Some examples of a summons answer are admission, denial, and denial of sufficient information upon which to form a belief, according to the National Paralegal College. The answer may also include defenses offered in reply to the plaintiffs complaint. These defenses can be either affirmative or Rule 12b defenses.
Affirmative defenses in a summons answer are ones that the defendant must prove, explains the National Paralegal College. Examples of these are previous settlement of the case, statute of limitations and fraud. A previous settlement means that the issues raised in the summons have already been resolved. A statute of limitations defense means that the plaintiff took longer than the legally allotted time to bring the lawsuit. Fraud is the intentional misrepresentation or concealment of an important fact, states The Free Dictionary.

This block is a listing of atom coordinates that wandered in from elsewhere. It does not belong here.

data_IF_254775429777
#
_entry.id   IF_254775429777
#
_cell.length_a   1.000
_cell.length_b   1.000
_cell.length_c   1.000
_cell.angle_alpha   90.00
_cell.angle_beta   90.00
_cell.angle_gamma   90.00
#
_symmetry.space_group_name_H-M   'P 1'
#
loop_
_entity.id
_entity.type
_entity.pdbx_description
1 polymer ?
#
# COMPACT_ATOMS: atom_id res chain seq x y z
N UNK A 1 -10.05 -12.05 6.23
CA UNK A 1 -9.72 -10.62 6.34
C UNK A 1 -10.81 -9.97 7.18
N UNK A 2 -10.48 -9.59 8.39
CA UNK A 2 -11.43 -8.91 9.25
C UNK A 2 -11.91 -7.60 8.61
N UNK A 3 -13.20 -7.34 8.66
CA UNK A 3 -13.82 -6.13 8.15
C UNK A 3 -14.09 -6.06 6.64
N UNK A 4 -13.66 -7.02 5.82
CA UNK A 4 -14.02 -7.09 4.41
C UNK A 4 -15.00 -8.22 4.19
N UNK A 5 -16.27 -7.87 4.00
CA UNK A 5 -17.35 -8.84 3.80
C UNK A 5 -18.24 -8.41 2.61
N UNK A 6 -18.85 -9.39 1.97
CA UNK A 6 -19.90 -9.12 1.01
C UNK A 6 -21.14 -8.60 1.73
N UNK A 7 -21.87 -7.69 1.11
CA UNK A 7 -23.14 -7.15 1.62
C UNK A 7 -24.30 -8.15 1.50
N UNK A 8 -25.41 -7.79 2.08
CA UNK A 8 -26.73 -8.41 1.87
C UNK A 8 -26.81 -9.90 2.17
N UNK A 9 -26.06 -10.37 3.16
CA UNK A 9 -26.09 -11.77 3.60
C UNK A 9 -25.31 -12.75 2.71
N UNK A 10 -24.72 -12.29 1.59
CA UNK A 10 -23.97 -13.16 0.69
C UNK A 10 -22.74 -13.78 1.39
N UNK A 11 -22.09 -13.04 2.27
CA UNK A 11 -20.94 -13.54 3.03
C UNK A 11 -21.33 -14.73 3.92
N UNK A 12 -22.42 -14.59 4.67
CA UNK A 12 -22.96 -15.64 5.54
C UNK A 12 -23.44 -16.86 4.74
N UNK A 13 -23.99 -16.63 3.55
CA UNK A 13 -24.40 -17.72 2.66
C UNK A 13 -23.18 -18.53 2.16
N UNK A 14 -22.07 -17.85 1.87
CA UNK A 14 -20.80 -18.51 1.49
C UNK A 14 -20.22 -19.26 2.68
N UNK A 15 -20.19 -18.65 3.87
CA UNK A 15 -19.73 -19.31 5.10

Rule 12b defenses are ones that the plaintiff must disprove, as defined by the National Paralegal College. Some of these defenses are lack of jurisdiction over the subject matter, failure to state a claim, and failure to join a necessary party to the lawsuit. If the defendant can successfully establish one of these defenses, the plaintiff's complaint may be either partially or totally dismissed. An acceptable answer to a summons must be a short, to-the-point statement in plain language.